New Jersey Gov. Chris Christie had a warning for about 150 Republicans packed into a sports bar here over the weekend: Think before you vote.

“You want to vote for a first-term senator again after watching the last seven years with a ringside seat? Okay. But don’t expect a different result,” Christie said. “The definition of insanity is doing the same thing over and over again and expecting a different result.”

The jab was aimed squarely at Sen. Marco Rubio (R-Fla.), the first-term lawmaker who leads Christie and other “mainstream” Republicans here in Iowa and in New Hampshire. Rubio, Christie, former Florida governor Jeb Bush and Ohio Gov. John Kasich are locked in heated competition to emerge as the alternative to insurgent GOP front-runners Donald Trump and Sen. Ted Cruz of Texas. On the trail and the airwaves, the four-way rivalry has become a twisted web of nasty one-on-one feuds that threatens to do lasting damage to the stability of the ­Republicans’ establishment wing.

“The whole goal is to emerge from the establishment lane,” said Al Cardenas, a Florida-based Bush ally who has been friendly with Rubio for years. “For Rubio, Kasich and Christie, that means getting through Bush. For Bush, it means getting through them. That’s what’s happening. It’s a true four-person race to be one of the top two candidates coming out of New Hampshire, to go into the next few states.”

The Bush-Rubio feud has been simmering since the senator jumped into the race, defying supporters of the former governor who warned him to stay out. Bush’s super PAC is airing sharp attack ads against Rubio, Christie and Kasich that raise doubts about their experience. Kasich is more of a threat to his three rivals in New Hampshire, where he is polling well and picked up three newspaper endorsements Sunday. The Christie-Rubio fracas has intensified since the two clashed onstage at last week’s GOP candidates’ debate.

Campaigning in New Hampshire and Iowa over the weekend, Rubio voiced his sharpest criticism yet of Christie. At event after event, he pulled a piece of paper from his pocket with a 2009 line from the New Jersey governor voicing support for Supreme Court Justice Sonia Sotomayor.

“I have his quote right here. I have it right here,” Rubio said at a Henniker, N.H., town hall, eager to share his finding.

“I support her appointment to the Supreme Court and urge the Senate to keep politics out of the process and confirm her nomination,” he continued.

Meanwhile, outside Rubio events in the same two states, Christie supporters handed out copies of a 2013 fundraising email that Rubio sent on behalf of Christie, arguing that the Florida senator is being hypocritical and nakedly political in hitting him now.

“FLASHBACK: Marco Rubio: ‘Governor Christie has paved the way for limited government reform in New Jersey’ ” was splashed across the handout in bold letters.

Bush is statistically tied with Christie in Iowa and New Hampshire for fourth or fifth place, depending on the survey, and is also jabbing at Rubio. When a voter asked him about the Florida senator during a stop in Ankeny, Iowa, last week, Bush started by saying, “I like Marco. We live almost in the same Zip code and I admire him. He’s a great politician.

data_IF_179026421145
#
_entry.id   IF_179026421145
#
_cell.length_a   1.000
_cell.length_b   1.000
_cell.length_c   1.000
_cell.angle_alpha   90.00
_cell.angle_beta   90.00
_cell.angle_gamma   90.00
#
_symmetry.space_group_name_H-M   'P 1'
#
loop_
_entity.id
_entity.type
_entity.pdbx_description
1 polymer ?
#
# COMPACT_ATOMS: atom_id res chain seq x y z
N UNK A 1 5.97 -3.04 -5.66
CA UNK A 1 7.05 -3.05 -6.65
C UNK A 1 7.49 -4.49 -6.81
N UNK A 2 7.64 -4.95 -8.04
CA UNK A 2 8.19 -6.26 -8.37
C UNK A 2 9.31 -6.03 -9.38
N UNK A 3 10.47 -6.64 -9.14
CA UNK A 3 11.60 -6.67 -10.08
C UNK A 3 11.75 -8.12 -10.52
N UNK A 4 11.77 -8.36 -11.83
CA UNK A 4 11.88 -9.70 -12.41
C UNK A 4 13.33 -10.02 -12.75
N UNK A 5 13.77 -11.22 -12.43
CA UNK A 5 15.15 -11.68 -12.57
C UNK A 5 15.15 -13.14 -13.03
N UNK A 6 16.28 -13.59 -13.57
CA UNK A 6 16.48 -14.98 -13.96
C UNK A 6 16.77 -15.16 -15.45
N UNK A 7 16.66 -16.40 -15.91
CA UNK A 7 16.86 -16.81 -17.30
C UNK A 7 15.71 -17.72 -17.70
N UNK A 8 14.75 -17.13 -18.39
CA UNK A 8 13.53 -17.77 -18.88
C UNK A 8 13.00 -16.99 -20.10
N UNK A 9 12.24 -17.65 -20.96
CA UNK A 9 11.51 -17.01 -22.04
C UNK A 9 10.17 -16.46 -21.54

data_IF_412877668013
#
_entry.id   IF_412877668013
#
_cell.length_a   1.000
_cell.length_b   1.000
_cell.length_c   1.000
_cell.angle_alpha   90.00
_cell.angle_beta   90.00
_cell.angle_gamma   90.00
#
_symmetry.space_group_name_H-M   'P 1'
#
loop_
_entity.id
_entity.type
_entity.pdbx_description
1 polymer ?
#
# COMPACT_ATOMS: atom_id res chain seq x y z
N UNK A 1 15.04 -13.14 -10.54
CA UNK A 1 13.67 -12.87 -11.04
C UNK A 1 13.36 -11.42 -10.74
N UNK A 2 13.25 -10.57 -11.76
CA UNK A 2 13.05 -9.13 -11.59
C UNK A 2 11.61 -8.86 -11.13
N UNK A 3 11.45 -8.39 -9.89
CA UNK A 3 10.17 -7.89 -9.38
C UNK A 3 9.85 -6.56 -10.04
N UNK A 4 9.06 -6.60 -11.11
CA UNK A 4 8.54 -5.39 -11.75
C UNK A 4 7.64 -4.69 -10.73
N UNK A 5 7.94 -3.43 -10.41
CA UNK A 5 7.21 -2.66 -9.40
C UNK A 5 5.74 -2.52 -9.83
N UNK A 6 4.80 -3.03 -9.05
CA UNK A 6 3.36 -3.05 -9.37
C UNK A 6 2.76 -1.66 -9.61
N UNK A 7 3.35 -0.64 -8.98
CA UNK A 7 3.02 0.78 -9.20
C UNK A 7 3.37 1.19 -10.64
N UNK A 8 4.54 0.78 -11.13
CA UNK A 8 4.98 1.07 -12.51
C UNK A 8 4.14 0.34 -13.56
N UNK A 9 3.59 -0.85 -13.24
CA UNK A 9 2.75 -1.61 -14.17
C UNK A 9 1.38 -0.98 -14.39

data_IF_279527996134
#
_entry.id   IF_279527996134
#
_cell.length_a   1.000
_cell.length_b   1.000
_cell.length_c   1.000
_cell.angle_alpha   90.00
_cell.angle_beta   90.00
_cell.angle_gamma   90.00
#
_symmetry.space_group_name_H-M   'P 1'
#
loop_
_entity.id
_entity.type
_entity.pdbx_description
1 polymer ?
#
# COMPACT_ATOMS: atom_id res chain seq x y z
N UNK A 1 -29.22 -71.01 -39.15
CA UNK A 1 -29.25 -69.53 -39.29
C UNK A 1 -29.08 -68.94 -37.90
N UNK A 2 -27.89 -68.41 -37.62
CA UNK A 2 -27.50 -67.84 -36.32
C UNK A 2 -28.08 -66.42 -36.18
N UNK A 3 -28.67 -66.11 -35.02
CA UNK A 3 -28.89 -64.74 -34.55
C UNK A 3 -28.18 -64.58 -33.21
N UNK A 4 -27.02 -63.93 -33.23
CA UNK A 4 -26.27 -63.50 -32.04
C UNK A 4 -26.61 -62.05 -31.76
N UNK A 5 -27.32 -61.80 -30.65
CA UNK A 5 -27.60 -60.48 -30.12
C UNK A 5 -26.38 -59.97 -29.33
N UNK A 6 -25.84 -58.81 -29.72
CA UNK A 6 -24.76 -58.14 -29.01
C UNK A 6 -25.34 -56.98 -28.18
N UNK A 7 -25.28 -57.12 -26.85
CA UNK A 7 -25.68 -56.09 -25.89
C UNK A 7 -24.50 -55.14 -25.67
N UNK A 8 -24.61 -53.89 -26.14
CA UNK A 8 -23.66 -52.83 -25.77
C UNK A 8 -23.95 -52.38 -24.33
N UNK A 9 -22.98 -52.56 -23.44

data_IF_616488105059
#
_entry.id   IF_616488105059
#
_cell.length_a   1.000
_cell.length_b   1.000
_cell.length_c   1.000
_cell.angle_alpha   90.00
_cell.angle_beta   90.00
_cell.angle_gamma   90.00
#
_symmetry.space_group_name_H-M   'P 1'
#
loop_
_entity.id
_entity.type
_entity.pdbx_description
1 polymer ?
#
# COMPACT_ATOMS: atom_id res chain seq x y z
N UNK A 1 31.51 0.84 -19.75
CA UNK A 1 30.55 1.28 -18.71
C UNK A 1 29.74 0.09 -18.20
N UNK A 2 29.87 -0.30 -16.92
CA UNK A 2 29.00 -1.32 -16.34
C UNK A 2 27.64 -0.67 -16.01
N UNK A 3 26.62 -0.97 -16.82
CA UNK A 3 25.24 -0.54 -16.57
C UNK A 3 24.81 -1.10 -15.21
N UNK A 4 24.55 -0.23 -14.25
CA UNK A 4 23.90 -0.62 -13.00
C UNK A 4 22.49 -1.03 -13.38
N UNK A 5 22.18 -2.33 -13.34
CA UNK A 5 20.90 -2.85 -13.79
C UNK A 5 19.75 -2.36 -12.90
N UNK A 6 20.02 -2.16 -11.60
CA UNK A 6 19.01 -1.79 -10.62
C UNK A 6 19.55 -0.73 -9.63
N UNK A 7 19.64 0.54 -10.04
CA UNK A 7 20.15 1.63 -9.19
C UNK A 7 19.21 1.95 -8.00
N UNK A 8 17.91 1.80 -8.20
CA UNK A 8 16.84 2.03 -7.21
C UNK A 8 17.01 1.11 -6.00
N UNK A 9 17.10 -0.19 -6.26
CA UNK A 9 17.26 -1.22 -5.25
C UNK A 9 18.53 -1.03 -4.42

“But has he ever had a chance to make a tough decision? I don’t know, think about it,” Bush added. “Has he had to deal with eight hurricanes and tropical storms?”

Another voter in Ankeny asked Bush whether “the responsible candidates, the grown-up candidates” have an obligation to unite behind one person to take on Trump.

“There’s always big swings at the end,” Bush told the man. Later, he urged the crowd to be patient, because the process “will take care of itself” in the coming weeks.

On the stump, Bush is far less aggressive than Christie or Rubio, leaving the harshest attacks to the super PAC supporting his bid, Right to Rise USA. The multi­million dollar operation distributed an orange flyer to people at Bush rallies last week comparing the former governor’s gun-rights record to those of Rubio, Christie and Kasich. A TV ad in heavy rotation across Iowa and New Hampshire portrays Rubio as a flip-flopper on immigration reform.

In response, Rubio portrays Bush as a candidate on his last legs. “We all see what’s happening,” Rubio said in one of his most recent Iowa TV ads. “Jeb Bush is desperate and spending millions on false attacks. Don’t fall for it.”

From his stronger polling position, Rubio is both batting away establishment foes and wooing conservatives in hopes of chipping away at Cruz’s support. At a town hall Friday in Claremont, N.H., Rubio said he was “angry” and “upset” about the direction the country has headed in recent years.

“We are going to make America again the most competitive place in the world,” he said, a line that bore echoes of Trump’s “Make America Great Again” slogan.

Rubio is also making a big push to court Christian conservative voters, who make up a hefty chunk of the Republican electorate in Iowa and have mostly aligned with Cruz.

“If I have to make a choice, I am going to choose life,” Rubio says in a new Iowa TV commercial that emphasizes his opposition to abortion rights.

At his Saturday event at the sports bar in Fort Dodge, the last question Christie got was: Who would you pick as your vice president?

“I think it’s actually nice that I’m being asked,” Christie replied. “Because over the summer no one’s asking me who I’d pick for vice president, ya know? I was at 1, 2 percent in Iowa, and they weren’t going, ‘Who’s your vice president going to be?’ They were like, ‘When are you going away?’ ”

Christie said that if he gets to pick a running mate — still a big if, since he is now at only 4 or 5 percent in Iowa — he wants someone who could do the job and someone he likes. In a final jab at Rubio he added: “I’d like to have another person with executive experience of some kind.”

Robert Costa in Washington contributed to this report.